Towards an effective and efficient Multilateral Investment Court in Sub-Saharan Africa: Combating Corruption.


20 February 2024


The following is an extract from the foreword of the United Nations Convention against Corruption (UNCAC) by the then Secretary General of the United Nations Kofi A, Annan:

Corruption is an insidious plague that has a wide range of corrosive effects on societies. It undermines democracy and the rule of law, leads to violations of human rights, distorts markets, erodes the quality of life and allows organised crime, terrorism and other threats to human security to flourish. This evil phenomenon is found in all countries—big and small, rich and poor—but it is in the developing world that its effects are most destructive. It is apparent, based on this statement, that corruption is a global challenge.

Pointedly, although the problem of corruption is widespread, in Sub-Saharan Africa, corruption is endemic. There is surmounting evidence that corruption is rapidly impairing political, economic and social development in the Sub-Saharan region of Africa. The effects of corruption on economic growth and economic efficiency have discouraged foreign investment in that part of the African continent. Given the prevalence of corruption, the establishment of a Multilateral Investment Court (MIC) would be noble and timeous in Sub-Saharan Africa. The MIC would offer a platform for a strong dispute-resolution mechanism in dealing with corruption, and this would be mutually beneficial to foreign investors and Sub-Saharan African states. Foreign investors need to hedge their investments and the African states need foreign investment for their economies to grow. An assurance of an independent and efficient corruption-related dispute settlement mechanism would boost investor confidence, thereby attracting investment and development in the region.

An overview of corruption in Sub-Saharan Africa

In 2004, corruption reportedly cost Africa approximately $48 billion annually, a figure which increased to $140 billion by October 2022. Past and present global surveys of corruption conducted by anti-corruption institutions such as Transparency International’s Corruption Perception Indices, Mo Ibrahim Foundation’s Governance in Africa Reports, and Afrobarometer, among others, proved that most Sub-Saharan African countries are generally among the most corrupt countries in the world. The current prevailing levels of corruption in most Sub-Saharan African countries raise great concern. The 2021 Corruption Perception Index (CPI) indicates that Sub-Saharan African countries have an average score of 33 out of 100. Unfortunately, the score has not improved much since then. The least three African countries on the CPI are Guinea at 17%, Somalia at 13% and South Sudan at 11%.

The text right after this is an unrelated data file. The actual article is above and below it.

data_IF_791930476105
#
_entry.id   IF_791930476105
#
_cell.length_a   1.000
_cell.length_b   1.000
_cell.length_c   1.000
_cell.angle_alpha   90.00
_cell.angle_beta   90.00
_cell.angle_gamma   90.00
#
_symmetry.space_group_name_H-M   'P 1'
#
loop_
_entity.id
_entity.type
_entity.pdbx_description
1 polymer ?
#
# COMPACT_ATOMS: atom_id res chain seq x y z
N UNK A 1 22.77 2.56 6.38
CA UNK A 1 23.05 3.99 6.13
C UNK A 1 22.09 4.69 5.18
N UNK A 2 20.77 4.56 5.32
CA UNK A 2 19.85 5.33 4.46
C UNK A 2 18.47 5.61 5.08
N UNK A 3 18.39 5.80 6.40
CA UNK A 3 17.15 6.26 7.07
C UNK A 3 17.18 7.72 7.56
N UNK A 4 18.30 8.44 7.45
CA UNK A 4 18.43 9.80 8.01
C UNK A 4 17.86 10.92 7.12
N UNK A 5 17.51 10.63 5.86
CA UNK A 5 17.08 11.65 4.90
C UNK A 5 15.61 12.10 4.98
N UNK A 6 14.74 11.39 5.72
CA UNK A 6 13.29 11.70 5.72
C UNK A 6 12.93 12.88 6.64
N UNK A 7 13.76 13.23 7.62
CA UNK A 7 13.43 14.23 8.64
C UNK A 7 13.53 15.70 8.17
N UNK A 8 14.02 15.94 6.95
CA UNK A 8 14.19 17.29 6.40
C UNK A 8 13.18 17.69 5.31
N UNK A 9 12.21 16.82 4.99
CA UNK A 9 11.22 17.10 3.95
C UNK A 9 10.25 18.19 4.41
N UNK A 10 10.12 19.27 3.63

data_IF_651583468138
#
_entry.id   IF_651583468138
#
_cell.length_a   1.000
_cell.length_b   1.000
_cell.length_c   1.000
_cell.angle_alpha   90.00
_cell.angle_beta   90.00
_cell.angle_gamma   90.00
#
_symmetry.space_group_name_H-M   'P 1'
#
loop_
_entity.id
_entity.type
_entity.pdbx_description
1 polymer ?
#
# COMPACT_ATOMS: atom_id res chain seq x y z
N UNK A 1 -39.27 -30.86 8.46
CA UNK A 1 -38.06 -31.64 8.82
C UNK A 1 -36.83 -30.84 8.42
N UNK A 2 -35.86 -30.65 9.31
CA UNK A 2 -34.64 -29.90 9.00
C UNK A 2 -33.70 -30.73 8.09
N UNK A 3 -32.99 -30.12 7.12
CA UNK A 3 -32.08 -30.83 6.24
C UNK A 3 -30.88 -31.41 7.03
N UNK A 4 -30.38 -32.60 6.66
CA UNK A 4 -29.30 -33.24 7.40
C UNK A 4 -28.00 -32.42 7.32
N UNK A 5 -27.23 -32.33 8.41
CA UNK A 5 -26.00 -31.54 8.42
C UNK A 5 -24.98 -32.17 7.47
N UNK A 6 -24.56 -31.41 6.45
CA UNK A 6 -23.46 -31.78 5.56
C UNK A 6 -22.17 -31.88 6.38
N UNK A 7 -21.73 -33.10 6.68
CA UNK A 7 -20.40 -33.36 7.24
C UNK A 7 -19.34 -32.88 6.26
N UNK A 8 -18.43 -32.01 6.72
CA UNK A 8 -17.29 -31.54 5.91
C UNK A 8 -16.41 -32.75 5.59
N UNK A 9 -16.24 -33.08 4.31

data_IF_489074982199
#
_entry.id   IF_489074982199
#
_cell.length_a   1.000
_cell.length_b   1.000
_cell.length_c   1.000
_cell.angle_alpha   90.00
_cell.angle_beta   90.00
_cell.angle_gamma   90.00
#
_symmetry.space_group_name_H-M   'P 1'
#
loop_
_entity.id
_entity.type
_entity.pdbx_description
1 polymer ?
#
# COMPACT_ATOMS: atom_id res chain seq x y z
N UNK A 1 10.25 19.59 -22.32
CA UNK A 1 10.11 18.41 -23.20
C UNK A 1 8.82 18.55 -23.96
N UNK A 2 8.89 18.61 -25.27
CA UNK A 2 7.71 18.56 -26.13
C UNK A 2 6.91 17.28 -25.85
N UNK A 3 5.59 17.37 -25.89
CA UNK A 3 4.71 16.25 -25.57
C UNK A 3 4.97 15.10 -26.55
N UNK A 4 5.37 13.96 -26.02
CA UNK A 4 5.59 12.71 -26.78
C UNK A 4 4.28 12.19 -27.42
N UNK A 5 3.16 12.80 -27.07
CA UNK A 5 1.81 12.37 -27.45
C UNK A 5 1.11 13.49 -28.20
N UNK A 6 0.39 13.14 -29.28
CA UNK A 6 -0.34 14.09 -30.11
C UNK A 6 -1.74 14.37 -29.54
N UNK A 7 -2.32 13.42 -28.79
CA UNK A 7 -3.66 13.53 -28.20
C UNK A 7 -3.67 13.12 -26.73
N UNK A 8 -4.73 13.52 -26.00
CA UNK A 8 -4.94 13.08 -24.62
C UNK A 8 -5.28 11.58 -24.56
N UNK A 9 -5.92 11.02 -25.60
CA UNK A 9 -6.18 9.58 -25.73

Corruption in Sub-Saharan Africa appears to be driven chiefly by political leaders. For instance, the late President of Gabon, Omar Bongo’s deposits in banks in Cyprus, Dubai, France, Greece, Switzerland, and the United States added up to $280 million. In Nigeria, about $400 billion was stolen and stashed away in foreign banks by past corrupt leaders before the return to democratic rule in 1999, while the former Nigeria’s Economic and Financial Crimes Commission (EFCC) Chairman, Nuhu Ribadu claimed that over 64 trillion naira (about $507 billion US dollars) were looted by past leaders. In some corruption cases, it would be a close relative of the country’s leader who perpetrates corruption. For example, in Equatorial Guinea, President Teodoro Obiang Nguema Mbasogo’s son, Teodoro Obiang Junior, spent millions of dollars of State funds to finance his extravagant lifestyle, which included a luxurious property in Malibu, a Gulfstream private jet, Michael Jackson memorabilia and an incredible car collection. In a bid to protect those assets acquired through corruption and to avoid prosecution, it has been observed that several political leaders in Sub-Saharan Africa perpetually seek re-election. When the stakes for remaining in office are so high, candidates float the election process by buying votes or rigging an election, as was observed in Nigeria's 2007 elections.

Effects of corruption on investment in Sub-Saharan Africa

Of note, some economists, in the 1970s, claimed that certain types of corruption could be a necessary evil because they loosen rigid bureaucracy and allow for a faster way of transacting business. Another view is that corruption has the biggest role in supplementing the income of millions of people in Africa, especially for those lacking political and social support While this can be true, it has to be noted that corruption in investment transactions is at a grand scale, and mostly benefits people who are politically affiliated. These benefits are unlikely to trickle down to those at the bottom of the social ladder.